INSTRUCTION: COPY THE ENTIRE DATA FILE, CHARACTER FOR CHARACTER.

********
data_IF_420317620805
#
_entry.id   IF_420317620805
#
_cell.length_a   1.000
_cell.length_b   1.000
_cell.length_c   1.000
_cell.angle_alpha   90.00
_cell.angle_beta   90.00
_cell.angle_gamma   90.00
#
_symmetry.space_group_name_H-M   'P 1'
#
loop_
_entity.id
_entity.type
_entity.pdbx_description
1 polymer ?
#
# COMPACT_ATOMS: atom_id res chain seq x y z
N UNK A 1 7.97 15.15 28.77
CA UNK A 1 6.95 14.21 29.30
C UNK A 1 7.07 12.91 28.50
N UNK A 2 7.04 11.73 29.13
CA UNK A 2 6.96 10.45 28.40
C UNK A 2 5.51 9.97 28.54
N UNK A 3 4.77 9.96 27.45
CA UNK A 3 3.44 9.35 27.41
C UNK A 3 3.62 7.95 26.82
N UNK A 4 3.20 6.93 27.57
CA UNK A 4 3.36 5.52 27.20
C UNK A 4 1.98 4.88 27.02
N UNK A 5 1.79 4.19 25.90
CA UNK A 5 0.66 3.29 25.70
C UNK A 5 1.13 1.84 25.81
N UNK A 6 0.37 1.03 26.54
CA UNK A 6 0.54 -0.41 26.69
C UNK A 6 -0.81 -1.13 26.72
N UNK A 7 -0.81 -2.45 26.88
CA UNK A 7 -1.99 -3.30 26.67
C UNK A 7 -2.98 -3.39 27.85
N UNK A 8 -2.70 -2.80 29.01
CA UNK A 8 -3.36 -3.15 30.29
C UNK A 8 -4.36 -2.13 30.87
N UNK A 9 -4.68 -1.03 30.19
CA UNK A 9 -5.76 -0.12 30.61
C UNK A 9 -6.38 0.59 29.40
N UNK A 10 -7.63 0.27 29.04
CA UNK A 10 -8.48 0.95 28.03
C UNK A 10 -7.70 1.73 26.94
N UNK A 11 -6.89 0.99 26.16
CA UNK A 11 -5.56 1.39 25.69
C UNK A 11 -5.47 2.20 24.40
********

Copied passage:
data_IF_420317620805
#
_entry.id   IF_420317620805
#
_cell.length_a   1.000
_cell.length_b   1.000
_cell.length_c   1.000
_cell.angle_alpha   90.00
_cell.angle_beta   90.00
_cell.angle_gamma   90.00
#
_symmetry.space_group_name_H-M   'P 1'
#
loop_
_entity.id
_entity.type
_entity.pdbx_description
1 polymer ?
#
# COMPACT_ATOMS: atom_id res chain seq x y z
N UNK A 1 7.97 15.15 28.77
CA UNK A 1 6.95 14.21 29.30
C UNK A 1 7.07 12.91 28.50
N UNK A 2 7.04 11.73 29.13
CA UNK A 2 6.96 10.45 28.40
C UNK A 2 5.51 9.97 28.54
N UNK A 3 4.77 9.96 27.45
CA UNK A 3 3.44 9.35 27.41
C UNK A 3 3.62 7.95 26.82
N UNK A 4 3.20 6.93 27.57
CA UNK A 4 3.36 5.52 27.20
C UNK A 4 1.98 4.88 27.02
N UNK A 5 1.79 4.19 25.90
CA UNK A 5 0.66 3.29 25.70
C UNK A 5 1.13 1.84 25.81
N UNK A 6 0.37 1.03 26.54
CA UNK A 6 0.54 -0.41 26.69
C UNK A 6 -0.81 -1.13 26.72
N UNK A 7 -0.81 -2.45 26.88
CA UNK A 7 -1.99 -3.30 26.67
C UNK A 7 -2.98 -3.39 27.85
N UNK A 8 -2.70 -2.80 29.01
CA UNK A 8 -3.36 -3.15 30.29
C UNK A 8 -4.36 -2.13 30.87
N UNK A 9 -4.68 -1.03 30.19
CA UNK A 9 -5.76 -0.12 30.61
C UNK A 9 -6.38 0.59 29.40
N UNK A 10 -7.63 0.27 29.04
CA UNK A 10 -8.48 0.95 28.03
C UNK A 10 -7.70 1.73 26.94
N UNK A 11 -6.89 0.99 26.16
CA UNK A 11 -5.56 1.39 25.69
C UNK A 11 -5.47 2.20 24.40